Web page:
In fact - and this is fascinating - the more you try to introduce reason (facts and figures) into the discussion, the less money you raise.
Distinguished Duke professor of psychology and behavioral economics, Dan Ariely, has demonstrated that stories raise far more in charity than statistics can ... and in fact that statistics, by their mere presence, may dampen the giving instinct.
Narrative: It's how the brain is wired
A last tidbit: Why tell stories? Because science says you ought to.
It turns out that the easiest, fastest way for the human brain to understand anything new is by hearing a story that illustrates the point.
Your brain is hard-wired to learn through storytelling.
Your brain is not hard-wired to learn through statistics.
For your reading list...
Read the findings of academic team Drs. Adrian Sargeant and Jen Shang. Their research aims to investigate some of fundraising's dearly held "truths."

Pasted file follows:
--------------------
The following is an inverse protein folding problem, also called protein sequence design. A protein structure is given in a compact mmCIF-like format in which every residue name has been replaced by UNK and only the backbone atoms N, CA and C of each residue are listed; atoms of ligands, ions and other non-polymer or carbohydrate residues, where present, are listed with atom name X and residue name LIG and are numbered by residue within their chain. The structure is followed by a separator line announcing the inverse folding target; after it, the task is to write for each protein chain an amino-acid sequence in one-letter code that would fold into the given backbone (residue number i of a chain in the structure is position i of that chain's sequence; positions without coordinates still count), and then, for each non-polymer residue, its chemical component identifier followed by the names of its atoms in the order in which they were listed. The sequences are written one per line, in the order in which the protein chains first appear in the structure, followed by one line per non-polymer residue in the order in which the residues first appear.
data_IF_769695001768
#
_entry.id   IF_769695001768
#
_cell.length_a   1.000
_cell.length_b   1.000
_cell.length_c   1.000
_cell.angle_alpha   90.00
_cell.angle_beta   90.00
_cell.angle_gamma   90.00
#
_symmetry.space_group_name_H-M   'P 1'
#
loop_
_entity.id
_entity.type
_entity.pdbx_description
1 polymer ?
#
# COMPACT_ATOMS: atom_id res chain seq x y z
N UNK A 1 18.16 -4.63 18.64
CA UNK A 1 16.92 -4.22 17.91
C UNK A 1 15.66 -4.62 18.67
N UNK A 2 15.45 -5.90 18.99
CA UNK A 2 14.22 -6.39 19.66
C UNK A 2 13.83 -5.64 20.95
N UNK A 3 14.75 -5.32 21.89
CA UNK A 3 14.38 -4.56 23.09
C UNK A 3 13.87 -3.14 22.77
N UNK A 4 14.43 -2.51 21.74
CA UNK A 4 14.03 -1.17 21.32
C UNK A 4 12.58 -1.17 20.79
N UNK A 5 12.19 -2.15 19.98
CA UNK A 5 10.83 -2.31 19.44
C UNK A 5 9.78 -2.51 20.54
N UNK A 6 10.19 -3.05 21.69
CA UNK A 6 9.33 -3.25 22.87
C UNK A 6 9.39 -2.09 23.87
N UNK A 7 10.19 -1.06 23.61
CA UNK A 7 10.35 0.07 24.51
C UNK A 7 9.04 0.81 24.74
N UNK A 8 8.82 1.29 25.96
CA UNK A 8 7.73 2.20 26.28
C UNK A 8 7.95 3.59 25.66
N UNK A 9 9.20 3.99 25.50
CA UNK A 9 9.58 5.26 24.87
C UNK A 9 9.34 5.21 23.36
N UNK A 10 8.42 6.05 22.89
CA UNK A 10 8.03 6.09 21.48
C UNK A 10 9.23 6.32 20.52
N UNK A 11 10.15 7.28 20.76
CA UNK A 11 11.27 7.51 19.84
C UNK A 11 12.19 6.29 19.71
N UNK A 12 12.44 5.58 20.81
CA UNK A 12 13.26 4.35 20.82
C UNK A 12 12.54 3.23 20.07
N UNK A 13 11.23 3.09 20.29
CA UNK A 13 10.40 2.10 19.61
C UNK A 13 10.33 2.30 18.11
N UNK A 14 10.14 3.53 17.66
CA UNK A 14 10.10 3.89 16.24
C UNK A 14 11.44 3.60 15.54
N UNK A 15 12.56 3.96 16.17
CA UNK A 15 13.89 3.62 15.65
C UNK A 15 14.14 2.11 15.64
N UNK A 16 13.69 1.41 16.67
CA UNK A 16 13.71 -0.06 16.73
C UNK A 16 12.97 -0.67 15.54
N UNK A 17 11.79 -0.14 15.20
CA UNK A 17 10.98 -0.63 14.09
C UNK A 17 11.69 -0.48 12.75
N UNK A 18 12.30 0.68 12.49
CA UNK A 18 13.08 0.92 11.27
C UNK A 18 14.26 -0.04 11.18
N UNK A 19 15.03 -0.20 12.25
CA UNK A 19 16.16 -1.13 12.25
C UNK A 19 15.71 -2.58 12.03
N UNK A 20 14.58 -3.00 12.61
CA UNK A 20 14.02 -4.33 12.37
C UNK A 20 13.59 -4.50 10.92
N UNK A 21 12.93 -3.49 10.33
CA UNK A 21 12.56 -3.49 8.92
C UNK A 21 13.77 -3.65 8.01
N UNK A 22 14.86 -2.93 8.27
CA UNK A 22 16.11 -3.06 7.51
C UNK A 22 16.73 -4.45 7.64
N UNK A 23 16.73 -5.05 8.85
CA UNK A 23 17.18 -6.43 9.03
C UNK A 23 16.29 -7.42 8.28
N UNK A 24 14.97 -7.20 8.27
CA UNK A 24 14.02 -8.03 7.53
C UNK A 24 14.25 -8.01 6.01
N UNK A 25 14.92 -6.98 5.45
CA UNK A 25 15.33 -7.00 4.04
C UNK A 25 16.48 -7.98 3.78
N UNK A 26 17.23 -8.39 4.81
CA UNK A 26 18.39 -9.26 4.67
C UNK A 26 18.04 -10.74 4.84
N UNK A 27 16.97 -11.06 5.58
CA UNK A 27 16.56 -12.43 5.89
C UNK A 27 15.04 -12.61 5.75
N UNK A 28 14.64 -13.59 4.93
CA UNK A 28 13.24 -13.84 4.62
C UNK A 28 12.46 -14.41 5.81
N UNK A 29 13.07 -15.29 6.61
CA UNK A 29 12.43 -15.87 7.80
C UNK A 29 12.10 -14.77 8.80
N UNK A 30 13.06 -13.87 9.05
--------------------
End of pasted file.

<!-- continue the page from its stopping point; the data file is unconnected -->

Of course, it's the work of a lifetime. Fundraising has more myths, spooks, and hobgoblins than a Halloween haunted house.
The fundraising industry, science shows, accepts a lot as gospel when it isn't even close to truth.
Read more of Tom Ahern's musings at aherncomm.com
We Love Animals
Lou Bailey, Director of Alumni Relations and Planned Giving at St. Stephen's Episcopal School in Austin, sent us this adorable photo of her rat terrier, Roo...complete with reading glasses! http://www.sstx.org
Dixie Neeley, the Founder of the Triple Me Mac Equine Sanctuary in Bulverde, rescued this off-the-track thoroughbred from a boys ranch. Malt & Jam was starved and had a broken shoulder. The picture was taken last summer - he is totally healed and healthy! http://www.triplememac.org
The International Exotic Animal Sanctuary recently became home to two tiny American black bear cubs, one male and one female, who were found abandoned in their wild Alaska. These two were young, helpless, and unable to survive on their own. As such, they were transported to their new forever home in Texas. At IEAS, they will have 1.5 acres of forest, meadow, and grass to thrive in. With the help of Emotional Enrichment, they will learn to find security and trust in their new family. IEAS staff is eager and excited to make the lives of these cubs as amazing as possible, and they can't wait to watch them live like wild bears in a safe, caring environment!